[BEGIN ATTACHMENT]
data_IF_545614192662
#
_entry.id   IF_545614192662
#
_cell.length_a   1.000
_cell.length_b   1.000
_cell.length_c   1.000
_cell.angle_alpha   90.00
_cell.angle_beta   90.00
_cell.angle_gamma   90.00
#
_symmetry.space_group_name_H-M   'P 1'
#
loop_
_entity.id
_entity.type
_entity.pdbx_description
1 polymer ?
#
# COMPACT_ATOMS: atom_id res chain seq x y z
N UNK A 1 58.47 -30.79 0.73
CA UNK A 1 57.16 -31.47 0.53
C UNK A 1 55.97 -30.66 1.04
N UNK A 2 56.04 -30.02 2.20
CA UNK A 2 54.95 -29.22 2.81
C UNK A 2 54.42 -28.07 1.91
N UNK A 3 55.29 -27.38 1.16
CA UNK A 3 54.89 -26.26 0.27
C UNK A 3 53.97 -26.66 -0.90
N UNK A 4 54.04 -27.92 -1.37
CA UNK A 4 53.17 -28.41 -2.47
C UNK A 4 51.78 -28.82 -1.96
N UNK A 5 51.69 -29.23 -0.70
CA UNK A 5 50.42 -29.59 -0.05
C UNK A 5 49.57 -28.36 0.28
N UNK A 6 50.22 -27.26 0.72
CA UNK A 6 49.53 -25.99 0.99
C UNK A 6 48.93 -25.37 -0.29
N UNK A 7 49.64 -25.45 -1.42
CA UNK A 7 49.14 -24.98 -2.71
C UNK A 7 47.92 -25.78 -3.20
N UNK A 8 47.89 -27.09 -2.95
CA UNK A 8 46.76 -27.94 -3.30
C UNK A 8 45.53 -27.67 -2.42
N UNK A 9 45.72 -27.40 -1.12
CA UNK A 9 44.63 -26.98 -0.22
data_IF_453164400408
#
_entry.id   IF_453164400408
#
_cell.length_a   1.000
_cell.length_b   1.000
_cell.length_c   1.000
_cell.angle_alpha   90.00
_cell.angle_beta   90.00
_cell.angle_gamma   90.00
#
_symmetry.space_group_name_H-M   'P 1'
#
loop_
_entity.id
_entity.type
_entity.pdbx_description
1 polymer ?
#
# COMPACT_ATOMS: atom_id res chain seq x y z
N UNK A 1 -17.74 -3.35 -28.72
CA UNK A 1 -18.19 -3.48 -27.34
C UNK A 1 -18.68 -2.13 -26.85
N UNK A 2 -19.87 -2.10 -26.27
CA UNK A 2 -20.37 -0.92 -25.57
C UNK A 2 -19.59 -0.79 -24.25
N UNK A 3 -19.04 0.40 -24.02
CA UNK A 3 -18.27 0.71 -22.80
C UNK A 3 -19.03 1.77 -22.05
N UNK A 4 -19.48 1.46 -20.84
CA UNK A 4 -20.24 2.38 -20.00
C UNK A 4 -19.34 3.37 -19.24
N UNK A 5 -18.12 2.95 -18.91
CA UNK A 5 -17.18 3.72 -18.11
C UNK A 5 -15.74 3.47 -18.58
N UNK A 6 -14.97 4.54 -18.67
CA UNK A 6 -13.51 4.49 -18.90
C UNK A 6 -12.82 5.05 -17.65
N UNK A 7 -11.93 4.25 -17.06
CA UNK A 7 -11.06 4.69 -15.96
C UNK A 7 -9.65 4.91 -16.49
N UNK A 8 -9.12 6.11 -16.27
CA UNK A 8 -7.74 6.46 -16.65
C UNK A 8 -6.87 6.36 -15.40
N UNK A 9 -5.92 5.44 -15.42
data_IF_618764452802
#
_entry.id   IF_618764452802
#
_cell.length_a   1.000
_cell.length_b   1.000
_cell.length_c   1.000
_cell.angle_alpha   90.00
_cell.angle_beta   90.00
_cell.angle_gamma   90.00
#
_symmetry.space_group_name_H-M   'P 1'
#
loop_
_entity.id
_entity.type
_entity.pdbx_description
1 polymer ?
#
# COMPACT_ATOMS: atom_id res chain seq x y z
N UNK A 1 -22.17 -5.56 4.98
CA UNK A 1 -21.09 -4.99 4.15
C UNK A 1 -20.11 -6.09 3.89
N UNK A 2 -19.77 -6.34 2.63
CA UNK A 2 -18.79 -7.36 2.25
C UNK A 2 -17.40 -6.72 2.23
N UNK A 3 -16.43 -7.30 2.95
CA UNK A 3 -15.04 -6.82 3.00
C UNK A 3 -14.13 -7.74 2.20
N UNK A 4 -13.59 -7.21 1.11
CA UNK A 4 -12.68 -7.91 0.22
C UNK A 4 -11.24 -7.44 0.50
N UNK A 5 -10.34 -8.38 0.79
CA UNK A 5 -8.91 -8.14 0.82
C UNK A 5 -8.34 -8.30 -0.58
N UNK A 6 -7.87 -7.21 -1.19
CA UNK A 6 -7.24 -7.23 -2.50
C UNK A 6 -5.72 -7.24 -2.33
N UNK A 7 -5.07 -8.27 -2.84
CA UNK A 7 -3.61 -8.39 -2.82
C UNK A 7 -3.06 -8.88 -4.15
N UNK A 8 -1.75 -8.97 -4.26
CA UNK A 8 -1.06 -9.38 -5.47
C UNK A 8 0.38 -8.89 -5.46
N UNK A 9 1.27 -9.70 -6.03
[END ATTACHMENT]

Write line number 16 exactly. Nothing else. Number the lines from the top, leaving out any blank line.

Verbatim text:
_entity.type